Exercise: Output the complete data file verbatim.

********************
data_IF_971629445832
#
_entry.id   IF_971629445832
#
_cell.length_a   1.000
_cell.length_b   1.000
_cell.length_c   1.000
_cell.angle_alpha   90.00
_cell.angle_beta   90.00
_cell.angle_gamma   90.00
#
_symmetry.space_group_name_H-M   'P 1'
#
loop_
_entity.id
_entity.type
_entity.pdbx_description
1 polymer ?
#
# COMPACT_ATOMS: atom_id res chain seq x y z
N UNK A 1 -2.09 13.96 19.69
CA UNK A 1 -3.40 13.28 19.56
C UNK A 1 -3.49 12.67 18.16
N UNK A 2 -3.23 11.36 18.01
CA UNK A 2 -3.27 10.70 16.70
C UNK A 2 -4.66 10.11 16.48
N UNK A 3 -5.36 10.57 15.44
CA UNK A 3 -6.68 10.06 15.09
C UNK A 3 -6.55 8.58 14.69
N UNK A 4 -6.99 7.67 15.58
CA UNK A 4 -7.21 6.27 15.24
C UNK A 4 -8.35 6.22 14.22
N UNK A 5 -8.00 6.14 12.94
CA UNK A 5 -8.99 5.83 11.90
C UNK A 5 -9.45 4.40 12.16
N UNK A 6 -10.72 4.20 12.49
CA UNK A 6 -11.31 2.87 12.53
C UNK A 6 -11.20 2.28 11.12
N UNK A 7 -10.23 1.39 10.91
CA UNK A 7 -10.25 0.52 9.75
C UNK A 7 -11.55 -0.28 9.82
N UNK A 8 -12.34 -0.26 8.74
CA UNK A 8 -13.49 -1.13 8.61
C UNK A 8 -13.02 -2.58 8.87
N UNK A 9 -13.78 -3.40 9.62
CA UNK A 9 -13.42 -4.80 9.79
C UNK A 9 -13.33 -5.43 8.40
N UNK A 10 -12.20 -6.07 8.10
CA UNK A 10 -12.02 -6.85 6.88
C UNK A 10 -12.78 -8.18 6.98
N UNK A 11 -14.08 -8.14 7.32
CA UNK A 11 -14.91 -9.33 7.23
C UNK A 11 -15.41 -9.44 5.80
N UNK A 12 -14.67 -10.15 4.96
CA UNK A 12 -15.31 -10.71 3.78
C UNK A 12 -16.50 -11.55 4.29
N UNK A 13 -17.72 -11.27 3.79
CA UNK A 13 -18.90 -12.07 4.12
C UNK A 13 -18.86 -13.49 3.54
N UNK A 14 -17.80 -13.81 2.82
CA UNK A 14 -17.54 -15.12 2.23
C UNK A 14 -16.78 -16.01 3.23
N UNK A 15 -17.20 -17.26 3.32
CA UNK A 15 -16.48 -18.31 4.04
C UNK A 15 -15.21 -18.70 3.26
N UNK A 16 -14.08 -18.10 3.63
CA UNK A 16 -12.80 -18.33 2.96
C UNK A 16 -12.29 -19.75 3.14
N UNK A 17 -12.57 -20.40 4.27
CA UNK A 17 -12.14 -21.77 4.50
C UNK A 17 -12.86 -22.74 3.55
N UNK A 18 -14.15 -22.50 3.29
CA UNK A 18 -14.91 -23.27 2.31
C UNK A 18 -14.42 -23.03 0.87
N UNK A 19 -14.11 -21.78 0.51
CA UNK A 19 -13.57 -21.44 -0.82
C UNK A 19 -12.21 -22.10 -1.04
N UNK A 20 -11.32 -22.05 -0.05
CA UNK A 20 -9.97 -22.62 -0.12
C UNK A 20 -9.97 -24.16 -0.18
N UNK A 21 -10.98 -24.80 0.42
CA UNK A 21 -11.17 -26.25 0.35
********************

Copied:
data_IF_971629445832
#
_entry.id   IF_971629445832
#
_cell.length_a   1.000
_cell.length_b   1.000
_cell.length_c   1.000
_cell.angle_alpha   90.00
_cell.angle_beta   90.00
_cell.angle_gamma   90.00
#
_symmetry.space_group_name_H-M   'P 1'
#
loop_
_entity.id
_entity.type
_entity.pdbx_description
1 polymer ?
#
# COMPACT_ATOMS: atom_id res chain seq x y z
N UNK A 1 -2.09 13.96 19.69
CA UNK A 1 -3.40 13.28 19.56
C UNK A 1 -3.49 12.67 18.16
N UNK A 2 -3.23 11.36 18.01
CA UNK A 2 -3.27 10.70 16.70
C UNK A 2 -4.66 10.11 16.48
N UNK A 3 -5.36 10.57 15.44
CA UNK A 3 -6.68 10.06 15.09
C UNK A 3 -6.55 8.58 14.69
N UNK A 4 -6.99 7.67 15.58
CA UNK A 4 -7.21 6.27 15.24
C UNK A 4 -8.35 6.22 14.22
N UNK A 5 -8.00 6.14 12.94
CA UNK A 5 -8.99 5.83 11.90
C UNK A 5 -9.45 4.40 12.16
N UNK A 6 -10.72 4.20 12.49
CA UNK A 6 -11.31 2.87 12.53
C UNK A 6 -11.20 2.28 11.12
N UNK A 7 -10.23 1.39 10.91
CA UNK A 7 -10.25 0.52 9.75
C UNK A 7 -11.55 -0.28 9.82
N UNK A 8 -12.34 -0.26 8.74
CA UNK A 8 -13.49 -1.13 8.61
C UNK A 8 -13.02 -2.58 8.87
N UNK A 9 -13.78 -3.40 9.62
CA UNK A 9 -13.42 -4.80 9.79
C UNK A 9 -13.33 -5.43 8.40
N UNK A 10 -12.20 -6.07 8.10
CA UNK A 10 -12.02 -6.85 6.88
C UNK A 10 -12.78 -8.18 6.98
N UNK A 11 -14.08 -8.14 7.32
CA UNK A 11 -14.91 -9.33 7.23
C UNK A 11 -15.41 -9.44 5.80
N UNK A 12 -14.67 -10.15 4.96
CA UNK A 12 -15.31 -10.71 3.78
C UNK A 12 -16.50 -11.55 4.29
N UNK A 13 -17.72 -11.27 3.79
CA UNK A 13 -18.90 -12.07 4.12
C UNK A 13 -18.86 -13.49 3.54
N UNK A 14 -17.80 -13.81 2.82
CA UNK A 14 -17.54 -15.12 2.23
C UNK A 14 -16.78 -16.01 3.23
N UNK A 15 -17.20 -17.26 3.32
CA UNK A 15 -16.48 -18.31 4.04
C UNK A 15 -15.21 -18.70 3.26
N UNK A 16 -14.08 -18.10 3.63
CA UNK A 16 -12.80 -18.33 2.96
C UNK A 16 -12.29 -19.75 3.14
N UNK A 17 -12.57 -20.40 4.27
CA UNK A 17 -12.14 -21.77 4.50
C UNK A 17 -12.86 -22.74 3.55
N UNK A 18 -14.15 -22.50 3.29
CA UNK A 18 -14.91 -23.27 2.31
C UNK A 18 -14.42 -23.03 0.87
N UNK A 19 -14.11 -21.78 0.51
CA UNK A 19 -13.57 -21.44 -0.82
C UNK A 19 -12.21 -22.10 -1.04
N UNK A 20 -11.32 -22.05 -0.05
CA UNK A 20 -9.97 -22.62 -0.12
C UNK A 20 -9.97 -24.16 -0.18
N UNK A 21 -10.98 -24.80 0.42
CA UNK A 21 -11.17 -26.25 0.35